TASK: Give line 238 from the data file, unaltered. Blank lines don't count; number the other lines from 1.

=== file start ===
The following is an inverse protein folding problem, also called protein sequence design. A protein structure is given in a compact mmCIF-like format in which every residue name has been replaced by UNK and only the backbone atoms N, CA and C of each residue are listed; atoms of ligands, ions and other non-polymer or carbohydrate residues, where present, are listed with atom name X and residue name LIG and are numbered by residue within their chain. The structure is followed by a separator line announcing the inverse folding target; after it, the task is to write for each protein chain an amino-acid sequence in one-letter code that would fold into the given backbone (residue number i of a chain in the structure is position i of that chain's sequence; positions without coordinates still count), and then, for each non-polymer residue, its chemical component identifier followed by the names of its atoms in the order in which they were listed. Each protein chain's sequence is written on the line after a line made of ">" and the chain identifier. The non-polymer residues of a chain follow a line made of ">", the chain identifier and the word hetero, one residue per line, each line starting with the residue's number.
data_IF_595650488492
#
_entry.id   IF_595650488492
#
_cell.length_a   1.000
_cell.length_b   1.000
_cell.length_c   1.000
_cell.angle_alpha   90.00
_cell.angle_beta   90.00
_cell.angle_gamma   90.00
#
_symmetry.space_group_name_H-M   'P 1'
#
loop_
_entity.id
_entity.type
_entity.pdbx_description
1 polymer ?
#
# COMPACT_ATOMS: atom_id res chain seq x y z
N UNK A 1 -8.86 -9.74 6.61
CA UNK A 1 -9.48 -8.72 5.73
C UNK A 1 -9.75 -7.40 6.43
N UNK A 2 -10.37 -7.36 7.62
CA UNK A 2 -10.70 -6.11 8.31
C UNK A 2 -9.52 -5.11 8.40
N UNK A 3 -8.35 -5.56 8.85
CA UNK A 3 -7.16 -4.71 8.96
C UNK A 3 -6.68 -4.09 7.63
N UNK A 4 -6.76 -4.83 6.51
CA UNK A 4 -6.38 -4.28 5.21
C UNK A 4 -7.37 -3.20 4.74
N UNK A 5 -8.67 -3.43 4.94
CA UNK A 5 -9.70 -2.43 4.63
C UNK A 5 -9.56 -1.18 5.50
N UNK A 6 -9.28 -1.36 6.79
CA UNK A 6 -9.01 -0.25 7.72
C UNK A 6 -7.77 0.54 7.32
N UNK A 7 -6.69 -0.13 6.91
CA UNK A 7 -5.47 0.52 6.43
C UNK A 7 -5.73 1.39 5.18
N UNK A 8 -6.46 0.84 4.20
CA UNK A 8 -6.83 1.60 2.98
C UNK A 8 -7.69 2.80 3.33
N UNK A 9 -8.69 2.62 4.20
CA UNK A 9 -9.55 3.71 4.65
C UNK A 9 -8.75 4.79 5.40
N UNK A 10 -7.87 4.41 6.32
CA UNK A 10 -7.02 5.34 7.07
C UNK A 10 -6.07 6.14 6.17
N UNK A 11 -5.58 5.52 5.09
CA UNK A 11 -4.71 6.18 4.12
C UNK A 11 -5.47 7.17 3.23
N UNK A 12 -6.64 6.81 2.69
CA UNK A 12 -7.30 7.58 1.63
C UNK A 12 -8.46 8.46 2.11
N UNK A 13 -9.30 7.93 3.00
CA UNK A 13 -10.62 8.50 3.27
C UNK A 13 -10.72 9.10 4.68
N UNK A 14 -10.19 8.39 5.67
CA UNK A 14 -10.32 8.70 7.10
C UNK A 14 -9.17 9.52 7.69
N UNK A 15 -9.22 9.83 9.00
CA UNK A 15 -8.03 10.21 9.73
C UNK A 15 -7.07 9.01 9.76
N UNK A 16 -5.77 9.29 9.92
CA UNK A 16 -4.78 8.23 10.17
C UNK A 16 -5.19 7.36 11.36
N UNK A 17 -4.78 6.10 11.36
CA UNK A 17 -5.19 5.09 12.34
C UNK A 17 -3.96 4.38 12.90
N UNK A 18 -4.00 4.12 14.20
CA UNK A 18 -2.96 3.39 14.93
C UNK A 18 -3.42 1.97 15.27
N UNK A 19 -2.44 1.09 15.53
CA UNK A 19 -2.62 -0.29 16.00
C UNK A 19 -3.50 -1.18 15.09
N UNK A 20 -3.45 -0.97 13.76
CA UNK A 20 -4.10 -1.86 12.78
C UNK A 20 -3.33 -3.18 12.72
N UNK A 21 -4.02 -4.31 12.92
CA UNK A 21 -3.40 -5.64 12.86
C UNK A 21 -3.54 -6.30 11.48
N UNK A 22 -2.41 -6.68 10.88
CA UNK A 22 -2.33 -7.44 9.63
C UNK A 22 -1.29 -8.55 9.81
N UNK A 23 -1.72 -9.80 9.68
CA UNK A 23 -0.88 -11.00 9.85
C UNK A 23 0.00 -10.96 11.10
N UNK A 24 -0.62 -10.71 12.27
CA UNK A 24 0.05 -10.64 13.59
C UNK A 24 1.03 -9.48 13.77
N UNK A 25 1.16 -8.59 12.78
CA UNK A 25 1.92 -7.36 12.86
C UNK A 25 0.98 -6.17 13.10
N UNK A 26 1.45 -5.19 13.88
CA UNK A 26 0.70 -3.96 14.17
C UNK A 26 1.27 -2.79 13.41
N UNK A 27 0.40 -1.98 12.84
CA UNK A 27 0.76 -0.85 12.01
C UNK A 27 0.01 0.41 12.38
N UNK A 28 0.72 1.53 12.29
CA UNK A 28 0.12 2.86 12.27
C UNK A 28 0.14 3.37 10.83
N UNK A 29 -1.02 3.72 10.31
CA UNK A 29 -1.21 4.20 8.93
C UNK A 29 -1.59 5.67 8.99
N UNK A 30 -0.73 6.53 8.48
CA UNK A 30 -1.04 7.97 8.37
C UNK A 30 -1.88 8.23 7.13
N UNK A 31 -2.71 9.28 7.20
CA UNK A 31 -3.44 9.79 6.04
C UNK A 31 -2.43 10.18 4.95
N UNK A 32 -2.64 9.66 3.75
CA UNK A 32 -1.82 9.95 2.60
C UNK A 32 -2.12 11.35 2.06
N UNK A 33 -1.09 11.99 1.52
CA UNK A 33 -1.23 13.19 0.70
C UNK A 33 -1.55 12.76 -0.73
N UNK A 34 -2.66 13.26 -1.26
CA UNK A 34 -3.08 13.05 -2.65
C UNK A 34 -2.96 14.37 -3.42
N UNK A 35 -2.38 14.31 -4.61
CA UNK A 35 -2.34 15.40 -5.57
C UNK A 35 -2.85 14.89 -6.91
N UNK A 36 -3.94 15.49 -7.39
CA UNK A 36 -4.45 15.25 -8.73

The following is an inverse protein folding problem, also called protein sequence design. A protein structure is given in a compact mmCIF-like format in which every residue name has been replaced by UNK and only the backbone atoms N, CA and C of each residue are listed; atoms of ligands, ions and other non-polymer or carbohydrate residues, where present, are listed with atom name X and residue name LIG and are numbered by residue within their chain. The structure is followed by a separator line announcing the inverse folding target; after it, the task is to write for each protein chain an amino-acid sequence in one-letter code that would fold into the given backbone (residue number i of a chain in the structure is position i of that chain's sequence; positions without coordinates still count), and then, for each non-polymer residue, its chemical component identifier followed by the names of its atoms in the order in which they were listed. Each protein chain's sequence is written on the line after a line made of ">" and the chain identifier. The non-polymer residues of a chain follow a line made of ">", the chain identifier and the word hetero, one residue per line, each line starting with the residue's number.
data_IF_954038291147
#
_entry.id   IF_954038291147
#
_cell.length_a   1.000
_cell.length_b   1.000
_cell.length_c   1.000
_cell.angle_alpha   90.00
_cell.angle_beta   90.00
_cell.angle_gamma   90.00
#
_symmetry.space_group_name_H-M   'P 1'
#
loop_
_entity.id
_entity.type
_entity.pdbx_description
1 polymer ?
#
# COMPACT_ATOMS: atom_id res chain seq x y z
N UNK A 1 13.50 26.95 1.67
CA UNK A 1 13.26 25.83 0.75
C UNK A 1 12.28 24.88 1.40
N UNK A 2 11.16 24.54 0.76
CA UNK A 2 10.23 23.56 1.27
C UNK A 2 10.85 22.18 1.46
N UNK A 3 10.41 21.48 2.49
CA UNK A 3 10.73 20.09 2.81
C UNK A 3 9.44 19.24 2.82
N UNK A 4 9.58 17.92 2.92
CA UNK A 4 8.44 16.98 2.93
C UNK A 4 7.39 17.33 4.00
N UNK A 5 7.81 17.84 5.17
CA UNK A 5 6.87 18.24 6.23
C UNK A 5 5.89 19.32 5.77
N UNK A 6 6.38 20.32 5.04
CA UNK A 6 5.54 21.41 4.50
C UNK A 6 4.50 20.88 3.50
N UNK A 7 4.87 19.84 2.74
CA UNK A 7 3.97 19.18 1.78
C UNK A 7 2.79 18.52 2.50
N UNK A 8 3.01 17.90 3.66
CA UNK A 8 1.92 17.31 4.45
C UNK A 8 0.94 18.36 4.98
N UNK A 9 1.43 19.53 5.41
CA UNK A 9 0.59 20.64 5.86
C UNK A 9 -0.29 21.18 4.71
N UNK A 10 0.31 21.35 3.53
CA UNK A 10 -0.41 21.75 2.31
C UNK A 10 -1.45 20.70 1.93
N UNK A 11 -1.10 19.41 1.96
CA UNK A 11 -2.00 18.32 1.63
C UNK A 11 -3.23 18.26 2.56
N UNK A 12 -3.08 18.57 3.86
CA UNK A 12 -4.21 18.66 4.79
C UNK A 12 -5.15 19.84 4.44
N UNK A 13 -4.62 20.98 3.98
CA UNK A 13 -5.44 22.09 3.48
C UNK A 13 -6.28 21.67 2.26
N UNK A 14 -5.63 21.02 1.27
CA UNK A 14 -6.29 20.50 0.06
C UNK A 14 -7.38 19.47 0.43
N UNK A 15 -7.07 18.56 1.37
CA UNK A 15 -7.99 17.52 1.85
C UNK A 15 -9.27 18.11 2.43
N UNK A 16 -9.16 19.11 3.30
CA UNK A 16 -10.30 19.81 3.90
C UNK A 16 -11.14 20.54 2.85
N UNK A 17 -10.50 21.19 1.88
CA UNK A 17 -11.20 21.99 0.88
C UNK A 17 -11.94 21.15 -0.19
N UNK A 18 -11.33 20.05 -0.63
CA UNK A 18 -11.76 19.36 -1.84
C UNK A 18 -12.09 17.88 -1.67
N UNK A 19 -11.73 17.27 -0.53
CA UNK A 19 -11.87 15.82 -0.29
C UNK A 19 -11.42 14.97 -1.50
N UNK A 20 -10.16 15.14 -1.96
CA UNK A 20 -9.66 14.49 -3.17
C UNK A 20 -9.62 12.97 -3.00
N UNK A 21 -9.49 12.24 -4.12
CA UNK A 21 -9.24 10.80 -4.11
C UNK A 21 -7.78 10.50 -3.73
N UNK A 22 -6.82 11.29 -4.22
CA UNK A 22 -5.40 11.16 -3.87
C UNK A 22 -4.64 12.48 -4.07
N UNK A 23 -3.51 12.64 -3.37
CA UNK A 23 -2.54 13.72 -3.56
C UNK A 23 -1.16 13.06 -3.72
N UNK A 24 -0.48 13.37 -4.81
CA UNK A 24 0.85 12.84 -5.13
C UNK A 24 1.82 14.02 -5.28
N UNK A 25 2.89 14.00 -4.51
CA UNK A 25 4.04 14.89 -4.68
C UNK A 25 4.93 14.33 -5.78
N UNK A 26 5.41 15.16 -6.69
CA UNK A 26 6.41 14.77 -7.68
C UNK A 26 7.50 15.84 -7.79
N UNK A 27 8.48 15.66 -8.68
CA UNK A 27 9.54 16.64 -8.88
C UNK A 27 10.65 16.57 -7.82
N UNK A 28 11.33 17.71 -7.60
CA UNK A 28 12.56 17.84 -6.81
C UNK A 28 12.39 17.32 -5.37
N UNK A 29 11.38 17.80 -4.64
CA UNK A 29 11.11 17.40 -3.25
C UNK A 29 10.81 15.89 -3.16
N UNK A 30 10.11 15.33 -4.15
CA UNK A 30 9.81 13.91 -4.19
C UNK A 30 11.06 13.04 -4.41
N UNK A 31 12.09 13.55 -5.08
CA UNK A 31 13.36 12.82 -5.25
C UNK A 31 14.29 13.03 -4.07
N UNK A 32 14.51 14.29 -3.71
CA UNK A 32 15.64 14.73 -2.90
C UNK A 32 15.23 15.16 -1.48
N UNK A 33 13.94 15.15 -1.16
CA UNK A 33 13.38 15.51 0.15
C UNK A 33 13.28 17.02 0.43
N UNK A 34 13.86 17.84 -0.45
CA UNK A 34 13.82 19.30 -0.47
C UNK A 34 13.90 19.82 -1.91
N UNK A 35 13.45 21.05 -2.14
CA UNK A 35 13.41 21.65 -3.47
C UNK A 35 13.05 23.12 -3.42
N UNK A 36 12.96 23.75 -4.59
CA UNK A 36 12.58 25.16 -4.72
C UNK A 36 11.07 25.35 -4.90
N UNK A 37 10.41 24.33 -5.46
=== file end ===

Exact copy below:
CA UNK A 30 9.81 13.91 -4.19